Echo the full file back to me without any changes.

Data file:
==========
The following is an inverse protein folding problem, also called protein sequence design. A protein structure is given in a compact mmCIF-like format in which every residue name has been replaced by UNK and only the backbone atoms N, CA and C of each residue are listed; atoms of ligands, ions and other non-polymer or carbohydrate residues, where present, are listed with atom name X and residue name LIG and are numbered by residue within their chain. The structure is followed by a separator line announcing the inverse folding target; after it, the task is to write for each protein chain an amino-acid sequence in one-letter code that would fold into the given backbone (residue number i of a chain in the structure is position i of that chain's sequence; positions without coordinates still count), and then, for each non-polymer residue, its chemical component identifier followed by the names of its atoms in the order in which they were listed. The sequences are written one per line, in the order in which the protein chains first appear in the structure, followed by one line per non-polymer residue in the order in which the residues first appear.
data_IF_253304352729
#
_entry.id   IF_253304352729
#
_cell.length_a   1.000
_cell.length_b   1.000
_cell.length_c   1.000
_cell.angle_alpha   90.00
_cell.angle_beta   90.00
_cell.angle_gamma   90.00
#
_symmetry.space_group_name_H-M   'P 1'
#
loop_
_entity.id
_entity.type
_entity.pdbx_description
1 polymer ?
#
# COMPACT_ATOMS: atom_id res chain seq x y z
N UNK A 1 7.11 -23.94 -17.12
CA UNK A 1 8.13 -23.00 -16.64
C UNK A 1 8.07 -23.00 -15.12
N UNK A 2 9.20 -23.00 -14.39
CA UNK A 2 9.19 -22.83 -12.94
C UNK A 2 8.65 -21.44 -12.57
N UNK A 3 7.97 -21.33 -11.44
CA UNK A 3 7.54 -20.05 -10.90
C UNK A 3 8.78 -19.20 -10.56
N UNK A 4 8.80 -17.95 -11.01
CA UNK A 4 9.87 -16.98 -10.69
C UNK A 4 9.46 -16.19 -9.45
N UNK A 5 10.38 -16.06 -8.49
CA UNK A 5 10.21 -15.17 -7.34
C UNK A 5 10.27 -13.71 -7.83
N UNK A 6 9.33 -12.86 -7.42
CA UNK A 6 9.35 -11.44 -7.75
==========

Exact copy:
The following is an inverse protein folding problem, also called protein sequence design. A protein structure is given in a compact mmCIF-like format in which every residue name has been replaced by UNK and only the backbone atoms N, CA and C of each residue are listed; atoms of ligands, ions and other non-polymer or carbohydrate residues, where present, are listed with atom name X and residue name LIG and are numbered by residue within their chain. The structure is followed by a separator line announcing the inverse folding target; after it, the task is to write for each protein chain an amino-acid sequence in one-letter code that would fold into the given backbone (residue number i of a chain in the structure is position i of that chain's sequence; positions without coordinates still count), and then, for each non-polymer residue, its chemical component identifier followed by the names of its atoms in the order in which they were listed. The sequences are written one per line, in the order in which the protein chains first appear in the structure, followed by one line per non-polymer residue in the order in which the residues first appear.
data_IF_253304352729
#
_entry.id   IF_253304352729
#
_cell.length_a   1.000
_cell.length_b   1.000
_cell.length_c   1.000
_cell.angle_alpha   90.00
_cell.angle_beta   90.00
_cell.angle_gamma   90.00
#
_symmetry.space_group_name_H-M   'P 1'
#
loop_
_entity.id
_entity.type
_entity.pdbx_description
1 polymer ?
#
# COMPACT_ATOMS: atom_id res chain seq x y z
N UNK A 1 7.11 -23.94 -17.12
CA UNK A 1 8.13 -23.00 -16.64
C UNK A 1 8.07 -23.00 -15.12
N UNK A 2 9.20 -23.00 -14.39
CA UNK A 2 9.19 -22.83 -12.94
C UNK A 2 8.65 -21.44 -12.57
N UNK A 3 7.97 -21.33 -11.44
CA UNK A 3 7.54 -20.05 -10.90
C UNK A 3 8.78 -19.20 -10.56
N UNK A 4 8.80 -17.95 -11.01
CA UNK A 4 9.87 -16.98 -10.69
C UNK A 4 9.46 -16.19 -9.45
N UNK A 5 10.38 -16.06 -8.49
CA UNK A 5 10.21 -15.17 -7.34
C UNK A 5 10.27 -13.71 -7.83
N UNK A 6 9.33 -12.86 -7.42
CA UNK A 6 9.35 -11.44 -7.75